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New Teachers Online: How-To Articles:
Adjust Your Teaching Styles for English Language Learners (ELL) in ESL/Bilingual Classrooms

Questions about ESL and ELL
Tobey Cho Bassoff

Web mentor Tobey Cho Bassoff receives many e-mails seeking advice on ESL and/or ELL instruction. These four questions are culled from the hundreds Tobey has received since she’s been a web mentor. They range from the general to the specific, from the ideal world to real world.

Dear Tobey,

Exactly what is an ESL classroom? For what grades?


Hi Goodwin,

Good question. There are at least two different ways to view English Language learning classrooms across the U.S. One is a self-contained English as a Second Language classroom which focuses on preparing students who are not yet proficient in English with the cognitive and conversational English language skills so that they may access the mainstream grade level curriculum, be that fourth or 12th grade. English Language Learning classrooms can be any classroom in any subject area. These are classrooms where teachers are responsible for differentiating their curriculum to meet the needs of English language learners. The ELL in the classroom concept has really taken hold since the advent of No Child Left Behind legislation.

Hope this is helpful,


+ + +

Ms. Bassoff,

Thank you for the information provided on your website about preschool Spanish. I have two questions for you.

  1. How often should children this age have lessons for maximum benefits, i.e., how many times a week?
  2. How long should these lessons be?

Thank you,
Melany M.

Hi Melany,

Good questions.

  1. Preschool-aged children are sponges for information. I recommend giving lessons two to three times a week. Structure the duration of your lesson around your child's interest and ability. If he/she is hungry for more lessons, then introduce more. Remember that kiddos this young have the whole world to take in, so don't be offended if they lose interest for a few days. They will come back to it.
  2. Duration of lessons really depends on the kiddo. My almost three-year-old daughter has an attention span of 15 to 60 minutes depending on the activity and her mood. I would say that lessons that last 15-20 minutes are probably perfect for most kids.

Good luck! Tobey

+ + +

Dear Tobey,

I am beginning classes in my elementary school research lab. Every class will be attending and I am seeking appropriate lessons for all of my grade levels (K-5). My question is this: I have a Pre-K class (all four year olds) that has a 30 minute slot once a week. Because they are four and the teachers have very strict guidelines about how much time in centers the students must have daily, it makes sense for the students not to attend the lab. I also only have one software program, a typing program, and Internet access on the computers. The biggest issue is that 9 of the 15 students in this class are completely non-english speaking. Do you have any advice on the best option in this situation?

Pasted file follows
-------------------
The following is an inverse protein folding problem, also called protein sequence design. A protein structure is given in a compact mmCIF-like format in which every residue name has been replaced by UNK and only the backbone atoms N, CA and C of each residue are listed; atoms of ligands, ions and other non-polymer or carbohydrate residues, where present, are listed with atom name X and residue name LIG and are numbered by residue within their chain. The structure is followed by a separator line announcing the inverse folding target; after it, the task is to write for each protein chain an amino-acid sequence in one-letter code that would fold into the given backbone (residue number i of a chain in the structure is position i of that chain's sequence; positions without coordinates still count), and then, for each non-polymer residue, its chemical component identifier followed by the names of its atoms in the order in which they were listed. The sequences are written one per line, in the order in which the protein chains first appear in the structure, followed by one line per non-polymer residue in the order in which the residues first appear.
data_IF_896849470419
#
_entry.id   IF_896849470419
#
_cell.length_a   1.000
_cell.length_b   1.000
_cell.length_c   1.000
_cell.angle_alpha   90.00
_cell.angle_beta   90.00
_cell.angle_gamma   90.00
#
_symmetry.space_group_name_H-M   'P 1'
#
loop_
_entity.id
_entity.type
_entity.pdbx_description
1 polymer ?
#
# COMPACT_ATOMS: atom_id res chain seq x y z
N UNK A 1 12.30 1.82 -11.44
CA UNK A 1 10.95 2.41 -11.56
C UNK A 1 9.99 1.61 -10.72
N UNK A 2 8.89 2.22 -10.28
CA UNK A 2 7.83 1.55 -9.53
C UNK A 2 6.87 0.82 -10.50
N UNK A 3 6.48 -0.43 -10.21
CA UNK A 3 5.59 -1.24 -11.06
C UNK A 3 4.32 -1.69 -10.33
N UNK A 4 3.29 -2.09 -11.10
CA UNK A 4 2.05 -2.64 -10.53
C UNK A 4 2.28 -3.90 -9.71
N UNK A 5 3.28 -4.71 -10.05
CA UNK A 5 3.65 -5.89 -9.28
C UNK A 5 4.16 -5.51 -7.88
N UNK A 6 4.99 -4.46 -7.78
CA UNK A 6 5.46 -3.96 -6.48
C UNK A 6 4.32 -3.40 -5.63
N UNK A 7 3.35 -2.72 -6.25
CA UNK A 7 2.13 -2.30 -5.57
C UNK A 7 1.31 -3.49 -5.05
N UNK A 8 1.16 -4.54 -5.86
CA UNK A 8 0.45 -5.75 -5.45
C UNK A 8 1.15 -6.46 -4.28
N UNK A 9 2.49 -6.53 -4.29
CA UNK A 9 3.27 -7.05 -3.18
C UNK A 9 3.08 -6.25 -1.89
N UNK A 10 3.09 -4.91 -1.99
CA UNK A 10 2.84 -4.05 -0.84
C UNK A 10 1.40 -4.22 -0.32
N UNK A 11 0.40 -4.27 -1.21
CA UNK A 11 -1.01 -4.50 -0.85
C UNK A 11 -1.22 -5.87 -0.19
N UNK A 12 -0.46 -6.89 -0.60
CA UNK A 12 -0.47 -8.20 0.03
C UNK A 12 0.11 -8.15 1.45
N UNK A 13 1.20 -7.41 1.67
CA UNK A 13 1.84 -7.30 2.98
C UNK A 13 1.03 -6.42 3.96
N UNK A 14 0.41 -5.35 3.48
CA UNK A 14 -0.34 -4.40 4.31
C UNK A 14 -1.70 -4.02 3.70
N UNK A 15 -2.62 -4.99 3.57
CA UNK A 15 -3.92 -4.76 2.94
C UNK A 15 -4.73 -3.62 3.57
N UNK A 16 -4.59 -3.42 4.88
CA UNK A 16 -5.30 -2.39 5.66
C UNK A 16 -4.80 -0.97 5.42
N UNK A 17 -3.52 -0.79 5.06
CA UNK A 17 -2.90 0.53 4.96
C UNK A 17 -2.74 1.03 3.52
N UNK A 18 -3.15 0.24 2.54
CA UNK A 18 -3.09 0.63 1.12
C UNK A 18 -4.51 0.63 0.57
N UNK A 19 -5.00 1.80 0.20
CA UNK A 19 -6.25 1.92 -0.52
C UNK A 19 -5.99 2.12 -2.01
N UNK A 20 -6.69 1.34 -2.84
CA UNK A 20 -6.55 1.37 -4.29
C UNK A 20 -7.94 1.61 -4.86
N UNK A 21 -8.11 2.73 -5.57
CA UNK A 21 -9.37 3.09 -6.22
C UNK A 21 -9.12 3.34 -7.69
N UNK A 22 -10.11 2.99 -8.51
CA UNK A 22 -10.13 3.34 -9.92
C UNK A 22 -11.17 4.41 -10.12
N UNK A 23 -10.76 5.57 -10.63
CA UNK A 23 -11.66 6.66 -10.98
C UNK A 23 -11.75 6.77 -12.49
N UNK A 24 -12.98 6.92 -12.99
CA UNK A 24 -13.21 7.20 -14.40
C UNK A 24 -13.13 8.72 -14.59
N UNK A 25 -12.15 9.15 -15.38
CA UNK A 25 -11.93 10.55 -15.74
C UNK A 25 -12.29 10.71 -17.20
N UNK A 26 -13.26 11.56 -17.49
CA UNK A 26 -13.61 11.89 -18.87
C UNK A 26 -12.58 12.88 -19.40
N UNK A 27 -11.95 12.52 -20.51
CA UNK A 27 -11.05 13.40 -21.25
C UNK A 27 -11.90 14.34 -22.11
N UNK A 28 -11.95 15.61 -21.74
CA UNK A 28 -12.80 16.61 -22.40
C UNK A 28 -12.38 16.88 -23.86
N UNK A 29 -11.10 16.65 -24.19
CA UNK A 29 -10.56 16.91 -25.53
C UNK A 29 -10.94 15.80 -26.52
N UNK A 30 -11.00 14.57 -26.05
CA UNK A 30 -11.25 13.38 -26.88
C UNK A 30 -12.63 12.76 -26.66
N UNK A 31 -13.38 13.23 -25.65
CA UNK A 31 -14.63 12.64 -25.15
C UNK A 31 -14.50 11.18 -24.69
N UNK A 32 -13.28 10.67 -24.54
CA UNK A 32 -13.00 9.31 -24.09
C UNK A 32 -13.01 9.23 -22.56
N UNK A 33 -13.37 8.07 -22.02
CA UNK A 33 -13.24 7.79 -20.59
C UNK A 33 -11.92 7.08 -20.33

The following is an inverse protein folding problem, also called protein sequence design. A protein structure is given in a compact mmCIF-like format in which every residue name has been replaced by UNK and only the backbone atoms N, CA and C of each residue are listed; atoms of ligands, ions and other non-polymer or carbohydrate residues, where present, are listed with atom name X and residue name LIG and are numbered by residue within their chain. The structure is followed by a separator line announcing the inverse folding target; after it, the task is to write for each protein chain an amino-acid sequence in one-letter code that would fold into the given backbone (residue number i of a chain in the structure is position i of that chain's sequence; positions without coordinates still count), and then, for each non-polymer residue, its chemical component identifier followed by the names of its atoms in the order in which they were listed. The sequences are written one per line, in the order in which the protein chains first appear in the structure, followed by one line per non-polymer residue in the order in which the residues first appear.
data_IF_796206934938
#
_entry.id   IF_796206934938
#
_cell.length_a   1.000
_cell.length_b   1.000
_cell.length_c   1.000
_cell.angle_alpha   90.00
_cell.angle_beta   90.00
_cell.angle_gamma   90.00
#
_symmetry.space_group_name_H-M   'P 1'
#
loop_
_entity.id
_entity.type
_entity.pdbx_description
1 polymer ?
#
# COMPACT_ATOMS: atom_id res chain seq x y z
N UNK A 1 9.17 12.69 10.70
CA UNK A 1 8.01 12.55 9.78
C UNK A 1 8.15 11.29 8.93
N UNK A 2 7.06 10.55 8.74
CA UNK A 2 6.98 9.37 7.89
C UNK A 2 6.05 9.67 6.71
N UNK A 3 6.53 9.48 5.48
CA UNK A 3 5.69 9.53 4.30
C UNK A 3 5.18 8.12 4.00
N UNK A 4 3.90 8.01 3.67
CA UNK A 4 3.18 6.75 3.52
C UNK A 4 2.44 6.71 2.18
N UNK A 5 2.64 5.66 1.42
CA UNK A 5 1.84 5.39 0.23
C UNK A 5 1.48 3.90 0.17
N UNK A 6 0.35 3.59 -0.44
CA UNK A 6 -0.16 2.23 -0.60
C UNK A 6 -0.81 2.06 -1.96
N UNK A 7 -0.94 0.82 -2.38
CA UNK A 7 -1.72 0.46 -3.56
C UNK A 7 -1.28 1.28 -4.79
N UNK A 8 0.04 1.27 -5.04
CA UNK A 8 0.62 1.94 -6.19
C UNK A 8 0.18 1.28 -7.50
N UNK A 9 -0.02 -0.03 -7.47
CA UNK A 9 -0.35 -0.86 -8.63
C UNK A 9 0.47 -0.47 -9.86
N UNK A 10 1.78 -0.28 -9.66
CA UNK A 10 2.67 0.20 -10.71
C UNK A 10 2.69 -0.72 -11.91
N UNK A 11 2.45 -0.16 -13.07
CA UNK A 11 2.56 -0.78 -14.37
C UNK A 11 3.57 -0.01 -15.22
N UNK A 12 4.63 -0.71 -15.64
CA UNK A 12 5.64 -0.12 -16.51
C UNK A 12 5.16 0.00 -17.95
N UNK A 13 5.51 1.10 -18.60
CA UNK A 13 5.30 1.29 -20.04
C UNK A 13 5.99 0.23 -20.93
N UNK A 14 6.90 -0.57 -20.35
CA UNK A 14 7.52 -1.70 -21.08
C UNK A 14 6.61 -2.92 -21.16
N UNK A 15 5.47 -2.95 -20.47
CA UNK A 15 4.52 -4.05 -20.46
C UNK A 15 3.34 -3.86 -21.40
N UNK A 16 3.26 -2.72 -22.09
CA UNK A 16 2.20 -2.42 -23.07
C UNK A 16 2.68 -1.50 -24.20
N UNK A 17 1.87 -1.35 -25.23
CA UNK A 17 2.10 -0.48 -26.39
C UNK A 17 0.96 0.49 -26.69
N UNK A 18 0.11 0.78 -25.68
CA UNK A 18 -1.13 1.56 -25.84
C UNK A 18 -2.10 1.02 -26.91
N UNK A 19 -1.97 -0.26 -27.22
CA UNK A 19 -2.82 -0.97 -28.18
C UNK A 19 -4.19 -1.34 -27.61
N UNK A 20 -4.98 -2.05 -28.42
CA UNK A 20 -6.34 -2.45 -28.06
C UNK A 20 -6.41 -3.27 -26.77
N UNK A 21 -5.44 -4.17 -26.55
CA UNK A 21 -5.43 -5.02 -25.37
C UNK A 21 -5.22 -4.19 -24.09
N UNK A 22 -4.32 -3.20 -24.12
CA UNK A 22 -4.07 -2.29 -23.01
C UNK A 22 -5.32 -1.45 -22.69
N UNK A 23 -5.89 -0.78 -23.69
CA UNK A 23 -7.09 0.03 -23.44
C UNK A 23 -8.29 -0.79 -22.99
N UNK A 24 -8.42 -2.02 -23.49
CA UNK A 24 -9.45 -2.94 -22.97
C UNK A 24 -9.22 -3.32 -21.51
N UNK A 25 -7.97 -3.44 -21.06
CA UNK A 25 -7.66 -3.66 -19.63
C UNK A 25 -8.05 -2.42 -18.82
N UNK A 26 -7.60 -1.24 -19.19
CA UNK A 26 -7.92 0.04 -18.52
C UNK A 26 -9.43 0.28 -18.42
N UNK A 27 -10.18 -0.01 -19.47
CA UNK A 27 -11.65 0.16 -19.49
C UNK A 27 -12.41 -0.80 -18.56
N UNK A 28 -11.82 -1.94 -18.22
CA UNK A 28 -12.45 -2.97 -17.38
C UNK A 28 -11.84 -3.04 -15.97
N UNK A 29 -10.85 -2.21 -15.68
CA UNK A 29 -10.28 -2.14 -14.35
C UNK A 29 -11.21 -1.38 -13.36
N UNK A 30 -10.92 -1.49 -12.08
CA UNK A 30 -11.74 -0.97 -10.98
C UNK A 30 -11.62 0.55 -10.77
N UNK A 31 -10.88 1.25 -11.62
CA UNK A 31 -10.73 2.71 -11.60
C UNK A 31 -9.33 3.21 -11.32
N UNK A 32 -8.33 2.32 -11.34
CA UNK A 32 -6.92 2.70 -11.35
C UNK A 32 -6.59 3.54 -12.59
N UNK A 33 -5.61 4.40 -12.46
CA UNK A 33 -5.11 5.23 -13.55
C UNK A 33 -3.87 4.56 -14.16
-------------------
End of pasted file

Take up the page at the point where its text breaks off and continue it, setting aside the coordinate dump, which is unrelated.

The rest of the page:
Hi Michelle,

It sounds like a challenging adventure! If I read your question correctly, it sounds like you're in search of an engaging web-based program for four-year-olds. Is that correct?

I have a couple of suggestions:

  1. Collaborate with the teachers to identify what standards they would like you to cover. Specifically, what skill sets should you be working on with the kiddos? The teachers you support should have a good idea of their "ideal world" around the use of the time. They may not have approached you with their ideas because they might feel as if they are stepping on your toes.
  2. Use search engines like, Yahooligans or Google, to find interactive web sites. Be careful to thoroughly investigate sites before you use them as some of the sites can be deceptive.
  3. Explore the possibility of borrowing software that is preschool appropriate for your lab. In planning for future years, you could look into writing grants to fund additional software programs.

Good luck,

+ + +

Dear Ms. Bassoff,

Where can I find some sample Math lesson plans for ELL students?


Hi, Tracy

There are many sites out there with lesson plans for math, yet they may not be tagged as "for ELL."  The key is to look at the lesson through a lens of what would be most accessible to language learners.  Lessons should be scaffolded and have clear learning and language objectives.  They should look at activating the students' background knowledge while helping them build the necessary vocabulary to get the enduring understandings you want them to walk away with.

I hope this helps!

Good luck,



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